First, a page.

Can The Chemical Brothers Surface From 'The Sunshine Underground'?

In England they're in the top 10; in the U.S. they're nowhere, man.

(Editor's Note: The "Sunday Morning" essay does not reflect the views of SonicNet

Inc. or its affiliated companies.)

Editorial Director Michael Goldberg writes:

The Chemical Brothers make the closest thing to truly modern pop-rock

music that I've heard in ages.

I think of them as having a real kinship with the mid-to-late-'60s Beatles

("Rain," "Strawberry Fields Forever") and the Brian Jones-era Rolling

Stones (think "She's a Rainbow" or "Let's Spend the Night Together").

What I'm getting at is that, once upon a time, rock bands made experimental

albums that mixed radio-friendly hits with outré sounds, and those

albums were actually popular. Strange as it may seem, I first heard the

Beatles' "A Day in the Life" — which was truly radical for its day

with its suite-like structure and orchestral arrangement — on a

top-40 radio station.

The audience that listened to top-40 radio was willing, for a time, to

embrace music that didn't sound just like what had come before it.

In England, that is still the case. Thus DJs such as the Chemical Brothers

can have top-10 hits, as they did recently with "Hey Boy Hey Girl" (

HREF=",_The/Hey_Boy_Hey_Girl.ram">RealAudio excerpt).

Unlike, say, Britney Spears or Ricky Martin, who make music that is a

lot like the pop songs we've heard for years, the Chemical Brothers

create recordings that may have some familiar elements but always include

fresh beats and sounds, too.

From the muted psychedelia of its '60s-hippies-meet-'90s-ravers cover to

the trippy sonics of "Out of Control" (RealAudio

excerpt) and "Got Glint?," the Chemical Brothers' third album,

Surrender, released June 22, is the kind of modern, experimental

album a Beatles fan would have appreciated in 1968. (Now that same fan

would probably dismiss it based on the drum-machine rhythms, but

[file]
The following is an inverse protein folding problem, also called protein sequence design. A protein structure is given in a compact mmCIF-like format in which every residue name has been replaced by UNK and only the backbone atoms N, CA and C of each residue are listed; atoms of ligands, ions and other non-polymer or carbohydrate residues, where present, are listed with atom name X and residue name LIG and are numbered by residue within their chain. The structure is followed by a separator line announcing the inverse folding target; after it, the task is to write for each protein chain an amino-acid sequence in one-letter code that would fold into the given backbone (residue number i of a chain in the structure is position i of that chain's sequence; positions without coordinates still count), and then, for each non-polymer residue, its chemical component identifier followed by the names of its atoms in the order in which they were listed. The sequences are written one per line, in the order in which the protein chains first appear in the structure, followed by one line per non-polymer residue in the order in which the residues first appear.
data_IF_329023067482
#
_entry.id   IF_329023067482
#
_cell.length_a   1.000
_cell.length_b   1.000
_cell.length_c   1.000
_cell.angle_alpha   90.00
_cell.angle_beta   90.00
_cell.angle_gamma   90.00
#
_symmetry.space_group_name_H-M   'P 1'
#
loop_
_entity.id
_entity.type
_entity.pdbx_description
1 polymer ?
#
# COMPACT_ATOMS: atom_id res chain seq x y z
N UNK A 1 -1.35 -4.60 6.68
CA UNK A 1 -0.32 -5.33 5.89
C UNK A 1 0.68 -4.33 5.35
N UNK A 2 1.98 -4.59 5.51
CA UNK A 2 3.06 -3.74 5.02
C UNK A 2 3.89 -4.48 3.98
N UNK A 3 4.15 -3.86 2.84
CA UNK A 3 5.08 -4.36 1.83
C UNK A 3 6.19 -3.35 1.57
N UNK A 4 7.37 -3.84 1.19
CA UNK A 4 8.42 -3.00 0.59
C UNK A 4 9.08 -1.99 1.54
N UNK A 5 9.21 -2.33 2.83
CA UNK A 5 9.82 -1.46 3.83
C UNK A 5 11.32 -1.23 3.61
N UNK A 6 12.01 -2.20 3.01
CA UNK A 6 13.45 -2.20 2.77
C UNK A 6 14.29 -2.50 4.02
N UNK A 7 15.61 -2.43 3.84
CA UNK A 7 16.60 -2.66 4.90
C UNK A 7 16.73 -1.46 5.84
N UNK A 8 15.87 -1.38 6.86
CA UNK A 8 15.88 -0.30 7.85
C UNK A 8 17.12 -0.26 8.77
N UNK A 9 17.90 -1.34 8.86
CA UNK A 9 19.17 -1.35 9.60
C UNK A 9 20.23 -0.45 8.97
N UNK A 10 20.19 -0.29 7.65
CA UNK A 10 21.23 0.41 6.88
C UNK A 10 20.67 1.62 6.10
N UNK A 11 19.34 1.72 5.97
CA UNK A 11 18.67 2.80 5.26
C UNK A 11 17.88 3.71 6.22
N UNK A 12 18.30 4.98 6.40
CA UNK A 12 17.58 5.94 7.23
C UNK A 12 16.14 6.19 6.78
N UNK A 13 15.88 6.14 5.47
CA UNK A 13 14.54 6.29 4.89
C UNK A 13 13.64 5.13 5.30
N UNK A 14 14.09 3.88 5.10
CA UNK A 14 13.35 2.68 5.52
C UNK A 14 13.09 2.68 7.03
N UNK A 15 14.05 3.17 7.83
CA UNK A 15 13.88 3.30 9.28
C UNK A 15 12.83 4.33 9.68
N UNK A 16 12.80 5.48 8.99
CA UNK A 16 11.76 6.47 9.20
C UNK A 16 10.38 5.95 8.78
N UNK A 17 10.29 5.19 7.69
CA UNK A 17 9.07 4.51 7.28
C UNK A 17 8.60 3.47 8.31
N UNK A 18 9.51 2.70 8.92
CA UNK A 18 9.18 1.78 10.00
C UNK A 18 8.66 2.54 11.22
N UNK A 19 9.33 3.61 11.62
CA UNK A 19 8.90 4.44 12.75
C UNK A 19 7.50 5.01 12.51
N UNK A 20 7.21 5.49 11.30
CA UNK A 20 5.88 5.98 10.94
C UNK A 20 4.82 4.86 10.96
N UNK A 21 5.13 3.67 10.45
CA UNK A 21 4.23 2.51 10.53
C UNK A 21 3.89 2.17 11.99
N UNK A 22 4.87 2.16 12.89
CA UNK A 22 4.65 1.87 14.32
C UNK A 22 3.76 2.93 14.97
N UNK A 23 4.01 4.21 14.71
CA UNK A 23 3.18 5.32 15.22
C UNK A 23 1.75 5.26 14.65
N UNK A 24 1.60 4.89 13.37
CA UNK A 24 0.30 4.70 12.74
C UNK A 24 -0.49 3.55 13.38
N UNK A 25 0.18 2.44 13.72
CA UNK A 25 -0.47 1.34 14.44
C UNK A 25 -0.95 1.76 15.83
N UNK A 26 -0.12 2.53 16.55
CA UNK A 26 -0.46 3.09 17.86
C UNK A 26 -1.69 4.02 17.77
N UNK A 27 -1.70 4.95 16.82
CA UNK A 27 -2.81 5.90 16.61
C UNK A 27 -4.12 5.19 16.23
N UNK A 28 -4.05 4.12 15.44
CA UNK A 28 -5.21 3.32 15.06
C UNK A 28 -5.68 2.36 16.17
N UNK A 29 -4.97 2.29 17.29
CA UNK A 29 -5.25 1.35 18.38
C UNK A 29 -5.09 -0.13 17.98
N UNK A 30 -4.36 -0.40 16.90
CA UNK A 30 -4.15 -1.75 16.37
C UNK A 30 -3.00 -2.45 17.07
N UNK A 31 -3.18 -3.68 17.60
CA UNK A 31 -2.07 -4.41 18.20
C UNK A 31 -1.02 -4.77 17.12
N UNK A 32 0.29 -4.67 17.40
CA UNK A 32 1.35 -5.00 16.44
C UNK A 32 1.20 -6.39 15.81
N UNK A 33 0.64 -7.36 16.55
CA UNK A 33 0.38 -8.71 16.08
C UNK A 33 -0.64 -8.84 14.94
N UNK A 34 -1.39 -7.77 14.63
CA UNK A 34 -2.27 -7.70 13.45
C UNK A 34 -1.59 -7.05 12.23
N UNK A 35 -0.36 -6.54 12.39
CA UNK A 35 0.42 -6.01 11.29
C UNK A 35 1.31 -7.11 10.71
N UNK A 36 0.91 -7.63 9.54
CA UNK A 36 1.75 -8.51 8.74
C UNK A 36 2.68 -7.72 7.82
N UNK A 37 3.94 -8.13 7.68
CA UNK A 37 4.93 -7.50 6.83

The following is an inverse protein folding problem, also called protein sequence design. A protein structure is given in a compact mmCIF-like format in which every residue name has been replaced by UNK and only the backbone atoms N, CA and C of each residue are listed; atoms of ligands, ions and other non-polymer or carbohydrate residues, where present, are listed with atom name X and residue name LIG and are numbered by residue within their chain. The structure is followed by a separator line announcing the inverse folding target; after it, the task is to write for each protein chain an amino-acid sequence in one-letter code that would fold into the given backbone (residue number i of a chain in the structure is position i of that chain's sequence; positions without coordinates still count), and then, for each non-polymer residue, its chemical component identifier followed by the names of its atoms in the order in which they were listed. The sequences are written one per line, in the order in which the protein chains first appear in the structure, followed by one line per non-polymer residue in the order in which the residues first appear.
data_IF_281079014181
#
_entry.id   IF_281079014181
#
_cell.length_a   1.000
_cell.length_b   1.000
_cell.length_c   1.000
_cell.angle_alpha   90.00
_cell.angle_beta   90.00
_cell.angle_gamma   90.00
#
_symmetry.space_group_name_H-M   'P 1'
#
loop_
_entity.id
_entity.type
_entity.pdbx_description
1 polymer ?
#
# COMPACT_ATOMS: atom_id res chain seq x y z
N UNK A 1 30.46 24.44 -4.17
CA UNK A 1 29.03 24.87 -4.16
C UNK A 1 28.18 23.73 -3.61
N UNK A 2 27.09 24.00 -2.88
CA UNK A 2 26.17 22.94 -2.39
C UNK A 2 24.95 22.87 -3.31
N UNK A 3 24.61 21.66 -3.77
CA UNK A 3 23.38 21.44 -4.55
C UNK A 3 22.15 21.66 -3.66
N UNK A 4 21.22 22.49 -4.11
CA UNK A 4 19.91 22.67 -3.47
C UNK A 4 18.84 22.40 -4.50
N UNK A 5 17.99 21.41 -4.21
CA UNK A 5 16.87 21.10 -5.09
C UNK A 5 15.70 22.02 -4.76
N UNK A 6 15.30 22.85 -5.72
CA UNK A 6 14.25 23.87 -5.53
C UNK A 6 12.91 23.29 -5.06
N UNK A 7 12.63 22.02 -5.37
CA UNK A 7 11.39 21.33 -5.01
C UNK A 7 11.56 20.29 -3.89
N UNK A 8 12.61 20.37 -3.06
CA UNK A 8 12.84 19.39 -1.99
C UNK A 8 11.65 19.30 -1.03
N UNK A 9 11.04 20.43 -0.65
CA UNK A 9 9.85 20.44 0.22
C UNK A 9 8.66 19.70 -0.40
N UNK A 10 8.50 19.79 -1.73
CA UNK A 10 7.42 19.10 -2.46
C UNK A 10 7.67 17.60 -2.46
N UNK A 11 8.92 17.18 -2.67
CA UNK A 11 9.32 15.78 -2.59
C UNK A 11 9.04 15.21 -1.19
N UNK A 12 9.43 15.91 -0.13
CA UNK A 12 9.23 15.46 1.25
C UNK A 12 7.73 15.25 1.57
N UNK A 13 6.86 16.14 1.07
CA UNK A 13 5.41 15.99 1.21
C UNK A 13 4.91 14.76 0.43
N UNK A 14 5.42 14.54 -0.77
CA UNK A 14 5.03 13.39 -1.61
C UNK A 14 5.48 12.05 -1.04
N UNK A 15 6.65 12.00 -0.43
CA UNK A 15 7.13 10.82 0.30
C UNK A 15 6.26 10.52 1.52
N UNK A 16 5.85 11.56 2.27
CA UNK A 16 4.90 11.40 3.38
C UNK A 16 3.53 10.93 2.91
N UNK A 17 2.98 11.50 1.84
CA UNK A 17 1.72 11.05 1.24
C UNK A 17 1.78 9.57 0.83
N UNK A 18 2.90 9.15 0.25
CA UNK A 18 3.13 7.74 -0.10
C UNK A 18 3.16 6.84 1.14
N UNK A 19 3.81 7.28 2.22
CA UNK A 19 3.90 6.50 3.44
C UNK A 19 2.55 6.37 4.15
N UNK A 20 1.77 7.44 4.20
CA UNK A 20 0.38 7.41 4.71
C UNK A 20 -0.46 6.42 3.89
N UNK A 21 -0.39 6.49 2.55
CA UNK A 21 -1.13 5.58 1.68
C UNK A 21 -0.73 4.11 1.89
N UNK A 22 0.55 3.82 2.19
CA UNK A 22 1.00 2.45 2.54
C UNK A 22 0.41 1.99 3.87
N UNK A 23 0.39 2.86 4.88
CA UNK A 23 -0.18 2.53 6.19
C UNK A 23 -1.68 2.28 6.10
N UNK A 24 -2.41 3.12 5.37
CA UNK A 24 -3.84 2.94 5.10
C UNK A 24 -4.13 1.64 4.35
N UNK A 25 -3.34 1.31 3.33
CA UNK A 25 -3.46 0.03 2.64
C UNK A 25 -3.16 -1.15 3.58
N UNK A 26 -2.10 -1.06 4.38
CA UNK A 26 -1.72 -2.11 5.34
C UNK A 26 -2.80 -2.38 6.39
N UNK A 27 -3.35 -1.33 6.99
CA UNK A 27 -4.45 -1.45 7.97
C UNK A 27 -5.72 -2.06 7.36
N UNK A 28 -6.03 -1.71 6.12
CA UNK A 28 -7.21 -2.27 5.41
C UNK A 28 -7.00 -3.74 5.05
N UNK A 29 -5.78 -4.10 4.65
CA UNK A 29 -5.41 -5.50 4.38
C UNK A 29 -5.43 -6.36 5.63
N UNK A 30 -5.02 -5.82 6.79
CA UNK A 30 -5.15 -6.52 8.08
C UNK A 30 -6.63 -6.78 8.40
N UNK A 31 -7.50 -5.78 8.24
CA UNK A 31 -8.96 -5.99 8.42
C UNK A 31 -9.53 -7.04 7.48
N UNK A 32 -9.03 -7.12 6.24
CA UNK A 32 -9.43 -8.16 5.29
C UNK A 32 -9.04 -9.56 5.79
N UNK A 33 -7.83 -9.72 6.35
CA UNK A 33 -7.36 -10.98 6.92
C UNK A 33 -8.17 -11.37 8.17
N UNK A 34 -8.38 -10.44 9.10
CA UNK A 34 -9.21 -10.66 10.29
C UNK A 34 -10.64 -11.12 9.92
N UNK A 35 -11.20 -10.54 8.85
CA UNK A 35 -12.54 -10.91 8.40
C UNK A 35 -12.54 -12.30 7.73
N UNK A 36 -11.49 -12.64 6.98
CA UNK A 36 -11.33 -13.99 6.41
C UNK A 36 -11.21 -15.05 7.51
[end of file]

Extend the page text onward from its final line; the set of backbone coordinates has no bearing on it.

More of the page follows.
that's another story.)

What is so interesting to me about the Chemical Brothers is that they

take something obviously retro, such as a Noel Gallagher vocal, and lay

it onto a slammin' modern track — check out "Setting Sun" (RealAudio

excerpt) off Dig Your Own Hole (1997). Similarly, the new

album's "Out of Control" merges a space-age soundscape with the voices

of New Order's Bernard Sumner and Primal Scream's Bobby Gillespie.

No one would mistake this stuff for '60s rock. Nor does it sound like

'80s synth pop or late-'80s or early-'90s electronica. But at the root

of the Chemical Brothers sound is a rocker's pop aesthetic. I'm sure

these guys listen to the Beatles as well as Oasis, the Stones and

Mercury Rev (whose Jonathan Donahue collaborates with the Chemical

Brothers on the new album's "Dream On").

They have learned they can go far out yet keep their songs from floating

away by utilizing some tried-and-true pop conventions along with the

weird samples.

There's a punk ethos at work here as well. From mid-to-late-'70s punk,

the Chemical Brothers learned there are no sacred cows. Everything and

anything is fair game to appropriate for a song. And one can have fun,

too. They've just got to be laughin' their asses off over some of the

sounds they've worked into the tracks on Surrender.

In the U.S., the Chemical Brothers are lucky if they break into the

modern-rock top 40, where there is usually room for a novelty song such

as the Offspring's "Pretty Fly (For a White Guy)," but less tolerance

for something truly offbeat or original.

DJs, be they the Chemical Brothers or the Beat Junkies, don't usually

top the charts in the U.S. — yet. Sure, the Prodigy had their moment,

but they're the exception that proves the rule, as are the Beastie Boys,

who snuck some cool DJ sounds in under the wire on Hello Nasty.

Perhaps the Chemicals Brothers' appearance at Woodstock '99, where the

audience presumably will be open to many different kinds of music, will

bring them a larger U.S. fanbase — and get such Surrender

songs as "Out of Control" and the amazing "The Sunshine Underground"


excerpt) onto the radio.

But I'm not gonna count on it.